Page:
The 16th EGC is pleased to welcome three keynote speakers.
Zsolt Molnár & Dániel Babai, Hungarian Academy of Sciences
Title: Maintenance of species-rich grasslands by traditional farmers: diversity, practice, knowledge, subsidies and future.
Zsolt Molnár, botanist, ethnoecologist, head of the „Traditional Ecological Knowledge” Research Group at the MTA Centre for Ecological Research in Hungary, member of the IPBES Indigenous and Local Knowledge Task Force and a Coordinating Lead Author in the IPBES Global Assessment. His main research focus is traditional, indigenous and local ecological knowledge of herders and farmers in Hungary, Romania, Serbia, Mongolia and Iran. One of his key research methods is knowledge co-production with locals in order to avoid and decrease conflicts with conservation and foster traditional land management, e.g. by improving conservation and agri-environmental practices and policies.
In his keynote, Zsolt will summarize field experiences and management recommendations related to species-rich mountain hay meadows in the Eastern Carpathians. Some of these advanced and well proved techniques are suitable also for maintaining species rich grasslands in other parts of Eurasia. (you can freely download their published book on the traditional ecological knowledge of the local ‘Csángó’ community (Hungarian with a lot of English comments).
Matej Vidrih, University of Ljubljana, Department of Agronomy
Title: Sustainable pasture management in Slovenia: balancing productivity and biodiversity.
Matej Vidrih (PhD 2006, University of Ljubljana) is assistant professor in the Department of Agronomy at the Biotechnical Faculty. His main object of research is pasture management and forage production. He gives also lectures on this topic. His research is oriented towards management of marginal grasslands in less favoured areas with the mean of grazing management. He also focuses and develops mitigation measures on livestock-carnivore conflicts. His latest research orientation is toward soil-plant-animal interactions on karst pastures.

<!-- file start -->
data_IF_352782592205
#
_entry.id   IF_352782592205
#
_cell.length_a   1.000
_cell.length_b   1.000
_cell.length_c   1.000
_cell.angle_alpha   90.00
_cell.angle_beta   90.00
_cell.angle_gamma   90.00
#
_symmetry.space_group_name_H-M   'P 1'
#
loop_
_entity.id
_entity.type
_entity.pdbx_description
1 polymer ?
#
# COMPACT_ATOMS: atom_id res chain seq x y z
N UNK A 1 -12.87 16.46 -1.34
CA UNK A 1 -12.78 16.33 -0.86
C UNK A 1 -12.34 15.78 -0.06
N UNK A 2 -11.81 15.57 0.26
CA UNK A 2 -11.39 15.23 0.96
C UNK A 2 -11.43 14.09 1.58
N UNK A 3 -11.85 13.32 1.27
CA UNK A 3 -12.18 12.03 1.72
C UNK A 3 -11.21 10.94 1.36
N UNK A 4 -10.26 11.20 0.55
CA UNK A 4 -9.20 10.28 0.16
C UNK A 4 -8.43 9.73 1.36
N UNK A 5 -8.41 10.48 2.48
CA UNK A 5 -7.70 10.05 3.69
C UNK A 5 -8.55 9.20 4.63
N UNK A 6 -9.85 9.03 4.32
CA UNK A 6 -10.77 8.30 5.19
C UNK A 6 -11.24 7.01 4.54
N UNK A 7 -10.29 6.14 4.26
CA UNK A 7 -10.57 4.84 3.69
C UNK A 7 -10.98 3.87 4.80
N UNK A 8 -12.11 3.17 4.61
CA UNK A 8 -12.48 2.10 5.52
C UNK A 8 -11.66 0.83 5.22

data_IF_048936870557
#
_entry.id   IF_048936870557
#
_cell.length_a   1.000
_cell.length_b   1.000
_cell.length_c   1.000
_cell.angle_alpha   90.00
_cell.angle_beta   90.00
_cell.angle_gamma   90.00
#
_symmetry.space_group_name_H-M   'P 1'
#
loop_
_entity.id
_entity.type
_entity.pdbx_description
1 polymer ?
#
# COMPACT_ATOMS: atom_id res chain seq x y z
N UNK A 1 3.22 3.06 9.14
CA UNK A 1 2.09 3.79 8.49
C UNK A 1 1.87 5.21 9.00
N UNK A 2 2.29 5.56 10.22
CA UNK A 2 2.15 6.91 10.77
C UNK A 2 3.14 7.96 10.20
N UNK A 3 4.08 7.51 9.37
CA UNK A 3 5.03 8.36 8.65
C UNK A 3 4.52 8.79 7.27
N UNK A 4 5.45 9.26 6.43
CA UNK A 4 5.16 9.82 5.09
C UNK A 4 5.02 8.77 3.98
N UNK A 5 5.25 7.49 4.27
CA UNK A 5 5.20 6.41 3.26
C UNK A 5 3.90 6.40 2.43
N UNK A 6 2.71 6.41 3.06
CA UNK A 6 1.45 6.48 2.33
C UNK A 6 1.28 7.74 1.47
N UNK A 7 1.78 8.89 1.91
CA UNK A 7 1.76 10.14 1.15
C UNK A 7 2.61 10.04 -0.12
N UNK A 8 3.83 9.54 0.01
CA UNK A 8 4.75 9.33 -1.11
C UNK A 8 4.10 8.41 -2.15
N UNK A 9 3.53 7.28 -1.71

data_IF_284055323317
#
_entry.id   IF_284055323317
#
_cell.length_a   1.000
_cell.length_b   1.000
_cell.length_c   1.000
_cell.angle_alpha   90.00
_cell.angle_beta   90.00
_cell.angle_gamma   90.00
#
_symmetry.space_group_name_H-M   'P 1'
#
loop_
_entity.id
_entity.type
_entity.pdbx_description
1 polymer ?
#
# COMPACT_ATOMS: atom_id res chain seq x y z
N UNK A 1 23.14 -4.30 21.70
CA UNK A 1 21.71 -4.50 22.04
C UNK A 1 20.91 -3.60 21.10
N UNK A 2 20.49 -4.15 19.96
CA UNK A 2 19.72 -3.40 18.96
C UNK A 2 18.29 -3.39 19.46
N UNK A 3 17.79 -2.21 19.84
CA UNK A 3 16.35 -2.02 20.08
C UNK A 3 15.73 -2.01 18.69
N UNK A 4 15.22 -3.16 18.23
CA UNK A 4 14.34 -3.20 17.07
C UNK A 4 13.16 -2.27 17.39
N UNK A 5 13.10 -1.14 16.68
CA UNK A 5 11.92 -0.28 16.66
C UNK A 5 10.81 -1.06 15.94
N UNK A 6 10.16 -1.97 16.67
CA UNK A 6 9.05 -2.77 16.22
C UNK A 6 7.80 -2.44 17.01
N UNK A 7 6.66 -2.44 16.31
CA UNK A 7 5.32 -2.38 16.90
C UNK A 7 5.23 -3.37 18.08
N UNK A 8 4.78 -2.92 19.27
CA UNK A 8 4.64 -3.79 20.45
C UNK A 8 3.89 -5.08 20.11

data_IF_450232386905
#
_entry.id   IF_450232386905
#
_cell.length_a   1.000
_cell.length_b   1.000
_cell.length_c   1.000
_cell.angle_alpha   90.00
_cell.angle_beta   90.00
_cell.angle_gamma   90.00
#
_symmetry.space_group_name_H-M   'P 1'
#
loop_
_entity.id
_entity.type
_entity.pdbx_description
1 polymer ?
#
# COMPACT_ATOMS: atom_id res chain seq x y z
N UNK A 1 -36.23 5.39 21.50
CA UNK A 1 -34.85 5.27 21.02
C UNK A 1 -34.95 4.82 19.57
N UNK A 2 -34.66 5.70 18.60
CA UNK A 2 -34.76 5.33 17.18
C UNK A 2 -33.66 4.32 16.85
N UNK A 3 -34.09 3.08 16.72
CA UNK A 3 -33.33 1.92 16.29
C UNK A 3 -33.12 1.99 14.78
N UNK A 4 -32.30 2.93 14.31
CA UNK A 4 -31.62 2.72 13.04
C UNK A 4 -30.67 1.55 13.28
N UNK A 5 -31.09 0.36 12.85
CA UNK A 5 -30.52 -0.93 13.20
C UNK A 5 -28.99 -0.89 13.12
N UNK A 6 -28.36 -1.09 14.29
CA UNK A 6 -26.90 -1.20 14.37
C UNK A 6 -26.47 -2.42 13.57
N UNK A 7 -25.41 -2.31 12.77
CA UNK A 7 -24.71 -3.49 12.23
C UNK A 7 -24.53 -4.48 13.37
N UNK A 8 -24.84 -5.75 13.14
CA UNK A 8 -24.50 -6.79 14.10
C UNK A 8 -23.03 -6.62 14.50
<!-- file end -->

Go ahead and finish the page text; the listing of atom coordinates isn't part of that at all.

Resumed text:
His keynote in EGC2019 will focus on grazing: Grazing can be the most intensive utilization of grasslands and has, therefore, often a poor reputation in nature conservation. In fact, grazing is the most original and the oldest use and has strongly shaped the Eurasian semi-natural grasslands.
Wolfgang Willner, VINCA and University of Vienna, Department of Botany and Biodiversity Research
Title: Semi-dry grasslands of Central and Eastern Europe - syntaxonomic and biogeographical aspects.
Wolfgang Willner is managing director of the private research institute VINCA (Vienna Institute for Nature Conservation and Analyses) and lecturer (PD) at the University of Vienna (Dep. of Botany and Biodiversity Research). His research has mainly been focused on Central European vegetation, with special emphasis on forests (PhD thesis: Phytosociological revision of the beech forests of southern Central Europe) and dry grasslands. He also contributed to the methodology of vegetation classification. In a recent project, he investigated the syntaxonomy and biogeography of steppe grasslands in Central and Eastern Europe. He is a chief editor of Phytocoenologia and member of the steering committee of the IAVS working group for phytosociological nomenclature. Moreover, he has been engaged in numerous applied projects for nature conservation, including mapping and monitoring of EU habitat types. Besides 59 publications in international peer-reviewed journals he is editor (and author of many chapters) of “Die Wälder und Gebüsche Österreichs” (2007).
Willner will give a keynote on the semi-dry grasslands: The semi-dry grasslands of Central and Eastern Europe, including the so-called meadow steppes, belong to the most species-rich vegetation types of the northern hemisphere and form an important part of the forest-steppe zone. In my talk, I will present results of a syntaxonomic revision, based on a large supra-national dataset. Moreover, I will discuss the biogeographical setting of semi-dry grasslands in the context of recent paleobotanical and phylogeographic findings. There is growing evidence that the European semi-dry grasslands represent an ancient species pool of forest-steppe vegetation which has existed continuously for several glacial circles.